Yotam Nahum of Sunnyvale gets a breather while on duty in the IDF.
Yotam Nahum of Sunnyvale gets a breather while on duty in the IDF.

Meet the Nahums: These three Bay Area siblings proudly serve in the IDF

One by one, three Israeli-born siblings who grew up in Sunnyvale are serving as “lone soldiers” in the Israel Defense Forces.

Amit Nahum, 22, enlisted in 2017 when she was 18. Following in her footsteps, younger brother Yotam, 20, a Homestead High School graduate, began his service two years later. Their younger brother, Tzlil, 18, will enlist in January.

“Now we are empty-nesters,” said their mother, Rotem Nahum. “So it’s kind of hard. But … if they will not come back here, probably we’ll be reunited in Israel,” she said. She and her husband are discussing a permanent move back to Israel to be near their kids and extended family.

There are roughly 7,000 lone soldiers currently serving in the IDF, comprising close to 2 percent of all soldiers. The term refers to someone who enlists in the IDF from another country and does not have a home or immediate family living in Israel. Some 35 percent come from the United States, according to the support network the Lone Soldier Center.

About half of all lone soldiers are Israeli-born, according to the center. Most are orphans who have grown up in Israel or are born-and-raised Israelis whose ultra-Orthodox families shunned them when they enlisted.

The other 50 percent are immigrants from outside of Israel, who often have little to no grasp of the Hebrew language and require help in assimilating to Israeli culture while in service.

Friends of the IDF, the nonprofit organization that paid for Yotam’s flights this November to spend a month with his family in Sunnyvale, is one of a few organizations dedicated to emotionally and financially supporting lone soldiers.

FIDF invests around $5 million every year in its Lone Soldiers Program, in collaboration with Nefesh B’Nefesh, which includes support both for Israelis and for immigrants making aliyah to Israel. FIDF is currently constructing a $17 million Lone Soldier Home in Rishon LeZion that will consist of individual rooms for 200 soldiers.

The Nahum siblings are not typical lone soldiers, being born in Israel and raised speaking Hebrew. They immigrated to the United States in 2007 from Kfar Tavor, a village in the Lower Galilee of Israel, when their mother got a job offer from a technology company in Silicon Valley. Sunnyvale has been the family’s home ever since.

I’ve been in so many environments that have been harsh and stuff like that. And because I overcame that, it made me more mature and stronger

They are not typical lone soldiers in another way as well: Because they were born in Israel, all three are required to serve in the IDF once they reach the age of 18. But because they were children when they left Israel, they could have opted to defer their service. Deferment means that they would not need to serve in the military as long as they continue to reside outside of Israel.

“We never pushed the kids to do the service,” Rotem said of their decision to serve in the IDF. “We are very, very proud of them. But we kind of thought, you do your own path. You decide what you want to do. I don’t want to force them to college or to go back to Israel, because it’s a hard decision.”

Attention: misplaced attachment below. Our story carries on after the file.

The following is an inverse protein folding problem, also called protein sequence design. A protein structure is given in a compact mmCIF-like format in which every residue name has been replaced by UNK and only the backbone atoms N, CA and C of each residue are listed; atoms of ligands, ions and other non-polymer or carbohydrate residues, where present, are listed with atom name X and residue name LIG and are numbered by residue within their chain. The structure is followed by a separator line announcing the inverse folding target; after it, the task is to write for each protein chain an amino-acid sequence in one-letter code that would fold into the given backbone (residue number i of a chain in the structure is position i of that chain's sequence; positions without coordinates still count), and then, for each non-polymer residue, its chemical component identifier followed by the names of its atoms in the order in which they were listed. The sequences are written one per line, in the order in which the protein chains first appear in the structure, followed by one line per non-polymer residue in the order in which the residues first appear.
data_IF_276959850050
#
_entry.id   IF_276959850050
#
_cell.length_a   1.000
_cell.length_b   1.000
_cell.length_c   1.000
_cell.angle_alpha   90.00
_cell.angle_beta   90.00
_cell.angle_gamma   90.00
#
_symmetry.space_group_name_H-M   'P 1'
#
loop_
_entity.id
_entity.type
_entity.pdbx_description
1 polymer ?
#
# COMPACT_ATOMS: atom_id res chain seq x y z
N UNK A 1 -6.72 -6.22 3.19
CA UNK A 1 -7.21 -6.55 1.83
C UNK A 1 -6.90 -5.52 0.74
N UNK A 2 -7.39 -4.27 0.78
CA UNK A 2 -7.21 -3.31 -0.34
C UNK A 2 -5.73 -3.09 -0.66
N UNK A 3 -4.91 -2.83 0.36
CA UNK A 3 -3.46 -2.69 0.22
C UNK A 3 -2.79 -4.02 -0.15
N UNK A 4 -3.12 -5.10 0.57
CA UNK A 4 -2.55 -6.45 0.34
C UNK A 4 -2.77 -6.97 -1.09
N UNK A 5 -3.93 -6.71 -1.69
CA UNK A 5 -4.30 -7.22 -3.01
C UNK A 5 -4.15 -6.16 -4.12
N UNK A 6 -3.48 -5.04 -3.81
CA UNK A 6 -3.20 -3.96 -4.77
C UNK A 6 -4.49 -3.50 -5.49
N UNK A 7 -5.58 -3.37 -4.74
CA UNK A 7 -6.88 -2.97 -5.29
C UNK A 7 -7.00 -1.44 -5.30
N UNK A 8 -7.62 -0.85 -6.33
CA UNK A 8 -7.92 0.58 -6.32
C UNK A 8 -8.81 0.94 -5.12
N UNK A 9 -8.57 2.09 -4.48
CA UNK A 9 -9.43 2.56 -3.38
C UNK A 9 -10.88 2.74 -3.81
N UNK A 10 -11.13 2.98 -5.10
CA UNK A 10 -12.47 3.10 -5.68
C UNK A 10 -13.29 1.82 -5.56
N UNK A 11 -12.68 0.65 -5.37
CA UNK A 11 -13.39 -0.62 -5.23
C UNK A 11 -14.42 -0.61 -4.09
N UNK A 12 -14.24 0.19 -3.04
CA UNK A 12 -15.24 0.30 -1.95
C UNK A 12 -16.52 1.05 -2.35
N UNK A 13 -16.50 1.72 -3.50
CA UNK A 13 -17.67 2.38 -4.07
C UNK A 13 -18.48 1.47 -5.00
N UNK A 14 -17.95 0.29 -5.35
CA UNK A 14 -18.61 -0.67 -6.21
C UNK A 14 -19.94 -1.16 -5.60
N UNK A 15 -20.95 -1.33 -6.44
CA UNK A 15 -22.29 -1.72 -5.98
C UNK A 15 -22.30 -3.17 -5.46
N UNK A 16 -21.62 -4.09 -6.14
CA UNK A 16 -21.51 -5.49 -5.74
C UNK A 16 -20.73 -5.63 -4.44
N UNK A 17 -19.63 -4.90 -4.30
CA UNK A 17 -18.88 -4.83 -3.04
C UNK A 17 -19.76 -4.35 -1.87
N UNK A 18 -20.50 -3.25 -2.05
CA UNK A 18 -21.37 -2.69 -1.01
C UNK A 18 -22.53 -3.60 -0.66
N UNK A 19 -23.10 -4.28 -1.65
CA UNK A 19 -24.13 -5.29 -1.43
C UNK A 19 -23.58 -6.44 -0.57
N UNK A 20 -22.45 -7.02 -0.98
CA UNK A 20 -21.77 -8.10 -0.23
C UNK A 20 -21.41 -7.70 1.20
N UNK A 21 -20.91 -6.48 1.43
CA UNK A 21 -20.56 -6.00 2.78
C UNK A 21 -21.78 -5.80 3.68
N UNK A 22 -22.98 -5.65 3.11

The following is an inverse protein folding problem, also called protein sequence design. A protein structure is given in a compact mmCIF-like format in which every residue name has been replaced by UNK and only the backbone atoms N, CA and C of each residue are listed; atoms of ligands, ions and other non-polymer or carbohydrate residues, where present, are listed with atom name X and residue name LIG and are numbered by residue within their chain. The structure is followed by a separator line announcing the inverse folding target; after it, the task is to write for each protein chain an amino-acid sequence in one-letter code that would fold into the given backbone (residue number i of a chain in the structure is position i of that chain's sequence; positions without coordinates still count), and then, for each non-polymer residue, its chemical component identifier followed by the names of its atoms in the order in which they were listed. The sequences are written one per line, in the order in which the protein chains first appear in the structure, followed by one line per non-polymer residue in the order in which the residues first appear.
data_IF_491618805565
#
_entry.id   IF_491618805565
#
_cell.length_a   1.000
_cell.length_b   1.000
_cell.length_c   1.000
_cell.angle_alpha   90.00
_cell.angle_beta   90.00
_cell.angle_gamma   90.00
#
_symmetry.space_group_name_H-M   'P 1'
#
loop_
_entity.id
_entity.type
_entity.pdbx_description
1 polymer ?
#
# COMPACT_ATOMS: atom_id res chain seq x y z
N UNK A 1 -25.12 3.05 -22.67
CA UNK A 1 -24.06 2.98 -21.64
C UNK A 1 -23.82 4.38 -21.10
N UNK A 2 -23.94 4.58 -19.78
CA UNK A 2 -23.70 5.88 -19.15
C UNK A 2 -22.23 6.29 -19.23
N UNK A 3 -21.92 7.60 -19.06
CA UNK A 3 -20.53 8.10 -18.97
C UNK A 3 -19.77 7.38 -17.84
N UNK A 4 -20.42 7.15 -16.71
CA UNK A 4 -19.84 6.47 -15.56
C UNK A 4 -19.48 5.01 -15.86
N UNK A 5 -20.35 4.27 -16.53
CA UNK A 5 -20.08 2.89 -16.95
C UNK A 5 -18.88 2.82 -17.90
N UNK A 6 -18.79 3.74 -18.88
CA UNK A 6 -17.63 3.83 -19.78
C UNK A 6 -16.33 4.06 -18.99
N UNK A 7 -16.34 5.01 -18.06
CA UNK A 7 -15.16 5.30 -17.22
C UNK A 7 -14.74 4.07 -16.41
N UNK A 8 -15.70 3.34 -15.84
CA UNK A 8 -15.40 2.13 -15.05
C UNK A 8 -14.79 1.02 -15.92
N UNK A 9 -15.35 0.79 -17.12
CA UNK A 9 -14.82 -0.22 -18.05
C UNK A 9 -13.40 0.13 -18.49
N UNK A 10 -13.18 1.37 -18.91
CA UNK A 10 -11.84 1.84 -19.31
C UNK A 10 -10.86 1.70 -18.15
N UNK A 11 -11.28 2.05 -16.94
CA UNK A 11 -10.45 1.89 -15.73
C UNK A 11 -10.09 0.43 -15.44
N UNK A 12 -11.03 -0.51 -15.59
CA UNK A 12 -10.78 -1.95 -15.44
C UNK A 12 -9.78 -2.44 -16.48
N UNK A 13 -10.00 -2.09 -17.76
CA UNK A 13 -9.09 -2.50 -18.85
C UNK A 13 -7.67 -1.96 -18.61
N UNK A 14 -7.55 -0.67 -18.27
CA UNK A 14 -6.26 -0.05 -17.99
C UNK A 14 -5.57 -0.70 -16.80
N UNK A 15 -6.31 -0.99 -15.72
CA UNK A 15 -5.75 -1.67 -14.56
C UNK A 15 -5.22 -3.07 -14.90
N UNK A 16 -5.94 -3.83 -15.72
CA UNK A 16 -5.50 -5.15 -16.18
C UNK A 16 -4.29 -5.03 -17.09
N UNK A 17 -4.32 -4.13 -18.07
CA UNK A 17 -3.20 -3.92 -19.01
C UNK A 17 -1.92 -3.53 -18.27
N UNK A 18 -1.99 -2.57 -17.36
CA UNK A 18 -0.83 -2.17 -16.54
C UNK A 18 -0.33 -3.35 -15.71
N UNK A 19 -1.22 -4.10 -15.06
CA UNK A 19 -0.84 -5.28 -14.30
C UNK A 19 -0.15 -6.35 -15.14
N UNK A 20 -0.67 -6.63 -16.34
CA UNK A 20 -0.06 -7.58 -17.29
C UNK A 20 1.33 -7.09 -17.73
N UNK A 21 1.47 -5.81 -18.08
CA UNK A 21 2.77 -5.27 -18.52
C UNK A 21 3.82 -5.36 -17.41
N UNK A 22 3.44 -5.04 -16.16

For Yotam, the only sibling currently in active service, returning to Israel as a soldier in the IDF was made easier by the fact that most of his friends in California were also Israeli. In high school he joined the Friends of Israel Scouts, Inc, more commonly referred to as Tzofim, which offered him programming and a social circle geared toward encouraging Israeli American teens to support Israel.

“That definitely drew me in more into the Israeli culture, because there were a lot of Israelis there,” Yotam told J. during his monthlong visit to see his family in the Bay Area. “So that definitely made me want to move to Israel more. And eventually, I just got more and more persuaded to do it.”

In his senior year, his American-born friends questioned his choice to join the IDF rather than go to college. Yotam had applied to schools within California as backup options but was certain his first choice was to serve in the IDF.

“It was a lot of questions in that type of way, like, ‘Why would you do this? How is it benefiting you in the next three years to have your time in the army in Israel and not focus on learning?’” Yotam said.

With fewer than eight months left in his service, Yotam says he has not only learned life skills but has matured as a person, too.

“I’ve been in so many environments that have been harsh and stuff like that. And because I overcame that, it made me more mature and stronger,” Yotam said.

Serving in the Nahal Brigade Bazelet Battalion, one of five infantry brigades in the IDF, Yotam spent four months on duty near the Gaza border, coinciding with last spring’s violent conflict when rockets were flying in and out of the Gaza Strip.

When he’s not on duty, he lives in a house provided by the support organization Garin Sabar with close to 20 other lone soldiers, whom he calls his “friends for life.” He also gets to spend time with his sister, cousins and aunts, and FaceTimes with his mom and dad as often as he can.

Yotam plans to stay in Israel after completing his service next year and wants to earn a college degree from an Israeli university. He also expects to help his brother adjust to Israeli life, as his sister did for him.

“That connection that I had, having someone from home with me here,” Yotam said, “definitely relaxed me and eased me more into everything in the process from the start.”

Emma Goss
Emma Goss

Emma Goss is a J. staff writer. She is a Bay Area native and an alum of Gideon Hausner Jewish Day School and Kehillah Jewish High School. Emma also reports for NBC Bay Area. Follow her on Twitter @EmmaAudreyGoss.